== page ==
Other major issues I have discussed at length include freedom of expression. Cameroon’s constitution guarantees freedom of the press, and the media is to be encouraged to report ethically and responsibly. At the same time it is of concern that defamation is considered a criminal offence and can result in imprisonment. I have raised this with the authorities as well and would also add my voice to international appeals to the Government to reverse this provision.

As I noted, Cameroon has ratified six core human rights instruments. I encourage the government to align its national laws with these treaties and also to ratify those treaties that are still outstanding. These include the Optional Protocol to the Convention Against Torture and other forms of degrading treatment and punishment; the Convention on the Rights of Persons with Disabilities, and the Convention on Migrant Workers and the Convention on Enforced Disappearances.

In the same vein although there has been a moratorium on using the death penalty for two decades, ratifying the Second Optional Protocol on Civil and Political Rights relating to the abolition of the death penalty would send a strong message about Cameroon’s commitment to human rights standards. I also encourage the Government to issue a standing invitation to the United Nations Human Council Special Procedure mandate holders.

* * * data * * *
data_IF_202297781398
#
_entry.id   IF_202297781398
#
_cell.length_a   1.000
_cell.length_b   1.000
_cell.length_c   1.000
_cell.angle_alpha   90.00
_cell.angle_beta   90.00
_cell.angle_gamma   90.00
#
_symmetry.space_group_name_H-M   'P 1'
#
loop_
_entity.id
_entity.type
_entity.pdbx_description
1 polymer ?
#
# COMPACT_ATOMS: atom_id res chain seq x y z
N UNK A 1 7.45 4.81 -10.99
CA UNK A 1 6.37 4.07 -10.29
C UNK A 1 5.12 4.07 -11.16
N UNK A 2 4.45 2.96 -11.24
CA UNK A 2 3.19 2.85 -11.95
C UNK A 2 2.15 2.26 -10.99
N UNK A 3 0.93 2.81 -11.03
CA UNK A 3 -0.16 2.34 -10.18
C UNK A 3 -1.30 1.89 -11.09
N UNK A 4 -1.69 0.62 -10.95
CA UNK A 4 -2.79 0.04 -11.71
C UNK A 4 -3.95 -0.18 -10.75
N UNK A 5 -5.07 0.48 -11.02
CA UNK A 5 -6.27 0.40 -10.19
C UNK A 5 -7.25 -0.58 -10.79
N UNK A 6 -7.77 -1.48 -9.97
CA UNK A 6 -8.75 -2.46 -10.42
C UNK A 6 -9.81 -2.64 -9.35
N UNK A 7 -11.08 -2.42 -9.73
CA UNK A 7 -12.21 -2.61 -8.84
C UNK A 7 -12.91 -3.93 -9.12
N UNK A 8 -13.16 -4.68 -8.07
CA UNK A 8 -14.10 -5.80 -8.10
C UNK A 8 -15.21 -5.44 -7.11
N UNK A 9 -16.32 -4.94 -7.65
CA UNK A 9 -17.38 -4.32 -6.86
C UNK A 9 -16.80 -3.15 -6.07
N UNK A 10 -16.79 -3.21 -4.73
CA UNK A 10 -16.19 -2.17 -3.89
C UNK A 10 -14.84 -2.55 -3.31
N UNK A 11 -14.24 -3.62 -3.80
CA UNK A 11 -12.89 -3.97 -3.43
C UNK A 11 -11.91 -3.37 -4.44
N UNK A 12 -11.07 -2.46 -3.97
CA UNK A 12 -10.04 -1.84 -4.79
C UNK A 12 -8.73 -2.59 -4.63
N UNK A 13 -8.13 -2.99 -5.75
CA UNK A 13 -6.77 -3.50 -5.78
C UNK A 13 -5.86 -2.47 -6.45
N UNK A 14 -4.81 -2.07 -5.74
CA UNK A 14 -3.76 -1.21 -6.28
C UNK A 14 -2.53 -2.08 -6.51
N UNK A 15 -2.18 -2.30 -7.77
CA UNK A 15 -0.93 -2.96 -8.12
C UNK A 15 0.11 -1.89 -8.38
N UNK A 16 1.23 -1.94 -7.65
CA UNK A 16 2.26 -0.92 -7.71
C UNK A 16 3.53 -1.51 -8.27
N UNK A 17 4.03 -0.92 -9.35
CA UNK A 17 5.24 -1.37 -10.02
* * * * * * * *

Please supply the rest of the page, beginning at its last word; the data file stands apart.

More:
I do believe Cameroon can move forward in its effort to ensure greater protection of human rights for all, without discrimination of any kind.

I urge the Government to continue to create a conducive environment for peace, security and respect for human rights, and to keep fighting poverty through effective protection of economic, social and cultural rights. Government must ensure that the people of Cameroon benefit from the resources generated in the country. We stand ready to continue to offer the Government and everyone in Cameroon our advice and help in these endeavours.

And I call upon the international community to increase its assistance to the country in its efforts to improve governance and respect for human rights. Thank you.”
Country profile: Cameroon
http://www.ohchr.org/EN/countries/AfricaRegion/Pages/CMIndex.aspx

For further information or media requests please contact:

In Cameroon:

Timothy Franklin Kiven Fonyuy (Tel (237) 22 21 24 74 or (237) 77 35 25 34/ tfonyuy@ohchr.org)

In Geneva:

Cécile Pouilly (+41 22 917 9310 or +41 79 618 3430 /cpouilly@ohchr.org) or Liz Throssell (+ 41 22 917 9434 or +41 79 752 0488/ ethrossell@ohchr.org)

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For use of the information media; not an official record

HC13/048E